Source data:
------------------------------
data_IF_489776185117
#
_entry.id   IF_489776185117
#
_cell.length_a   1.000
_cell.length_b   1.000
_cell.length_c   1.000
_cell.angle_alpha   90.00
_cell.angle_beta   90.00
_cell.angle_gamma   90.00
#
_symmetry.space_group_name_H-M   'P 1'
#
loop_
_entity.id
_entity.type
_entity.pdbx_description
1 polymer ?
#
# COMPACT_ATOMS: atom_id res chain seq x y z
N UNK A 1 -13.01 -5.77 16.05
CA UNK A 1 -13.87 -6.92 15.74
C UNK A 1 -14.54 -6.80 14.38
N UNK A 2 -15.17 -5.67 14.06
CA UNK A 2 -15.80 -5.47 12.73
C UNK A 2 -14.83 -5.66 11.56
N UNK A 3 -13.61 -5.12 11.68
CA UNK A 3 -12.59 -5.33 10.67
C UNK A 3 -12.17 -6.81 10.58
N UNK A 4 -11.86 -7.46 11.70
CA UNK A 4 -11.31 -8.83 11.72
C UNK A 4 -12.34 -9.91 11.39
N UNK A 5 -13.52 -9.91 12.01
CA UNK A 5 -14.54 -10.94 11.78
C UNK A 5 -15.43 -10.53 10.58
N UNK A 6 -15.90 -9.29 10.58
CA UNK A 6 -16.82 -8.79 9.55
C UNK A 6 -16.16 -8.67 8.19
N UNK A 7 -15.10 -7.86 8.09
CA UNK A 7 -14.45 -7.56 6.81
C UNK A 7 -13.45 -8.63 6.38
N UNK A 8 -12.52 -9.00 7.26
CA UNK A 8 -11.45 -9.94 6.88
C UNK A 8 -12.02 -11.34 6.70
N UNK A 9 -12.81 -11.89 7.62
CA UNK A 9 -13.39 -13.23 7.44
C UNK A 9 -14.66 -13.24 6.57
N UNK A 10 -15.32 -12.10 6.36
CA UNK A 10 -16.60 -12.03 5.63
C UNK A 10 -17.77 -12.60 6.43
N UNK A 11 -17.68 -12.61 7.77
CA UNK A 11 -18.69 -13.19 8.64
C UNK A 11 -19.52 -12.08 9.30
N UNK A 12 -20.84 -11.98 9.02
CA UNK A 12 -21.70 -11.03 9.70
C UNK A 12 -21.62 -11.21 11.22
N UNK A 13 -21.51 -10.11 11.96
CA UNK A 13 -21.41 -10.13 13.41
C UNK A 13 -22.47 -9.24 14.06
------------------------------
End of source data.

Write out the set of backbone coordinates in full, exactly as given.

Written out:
data_IF_489776185117
#
_entry.id   IF_489776185117
#
_cell.length_a   1.000
_cell.length_b   1.000
_cell.length_c   1.000
_cell.angle_alpha   90.00
_cell.angle_beta   90.00
_cell.angle_gamma   90.00
#
_symmetry.space_group_name_H-M   'P 1'
#
loop_
_entity.id
_entity.type
_entity.pdbx_description
1 polymer ?
#
# COMPACT_ATOMS: atom_id res chain seq x y z
N UNK A 1 -13.01 -5.77 16.05
CA UNK A 1 -13.87 -6.92 15.74
C UNK A 1 -14.54 -6.80 14.38
N UNK A 2 -15.17 -5.67 14.06
CA UNK A 2 -15.80 -5.47 12.73
C UNK A 2 -14.83 -5.66 11.56
N UNK A 3 -13.61 -5.12 11.68
CA UNK A 3 -12.59 -5.33 10.67
C UNK A 3 -12.17 -6.81 10.58
N UNK A 4 -11.86 -7.46 11.70
CA UNK A 4 -11.31 -8.83 11.72
C UNK A 4 -12.34 -9.91 11.39
N UNK A 5 -13.52 -9.91 12.01
CA UNK A 5 -14.54 -10.94 11.78
C UNK A 5 -15.43 -10.53 10.58
N UNK A 6 -15.90 -9.29 10.58
CA UNK A 6 -16.82 -8.79 9.55
C UNK A 6 -16.16 -8.67 8.19
N UNK A 7 -15.10 -7.86 8.09
CA UNK A 7 -14.45 -7.56 6.81
C UNK A 7 -13.45 -8.63 6.38
N UNK A 8 -12.52 -9.00 7.26
CA UNK A 8 -11.45 -9.94 6.88
C UNK A 8 -12.02 -11.34 6.70
N UNK A 9 -12.81 -11.89 7.62
CA UNK A 9 -13.39 -13.23 7.44
C UNK A 9 -14.66 -13.24 6.57
N UNK A 10 -15.32 -12.10 6.36
CA UNK A 10 -16.60 -12.03 5.63
C UNK A 10 -17.77 -12.60 6.43
N UNK A 11 -17.68 -12.61 7.77
CA UNK A 11 -18.69 -13.19 8.64
C UNK A 11 -19.52 -12.08 9.30
N UNK A 12 -20.84 -11.98 9.02
CA UNK A 12 -21.70 -11.03 9.70
C UNK A 12 -21.62 -11.21 11.22
N UNK A 13 -21.51 -10.11 11.96
CA UNK A 13 -21.41 -10.13 13.41
C UNK A 13 -22.47 -9.24 14.06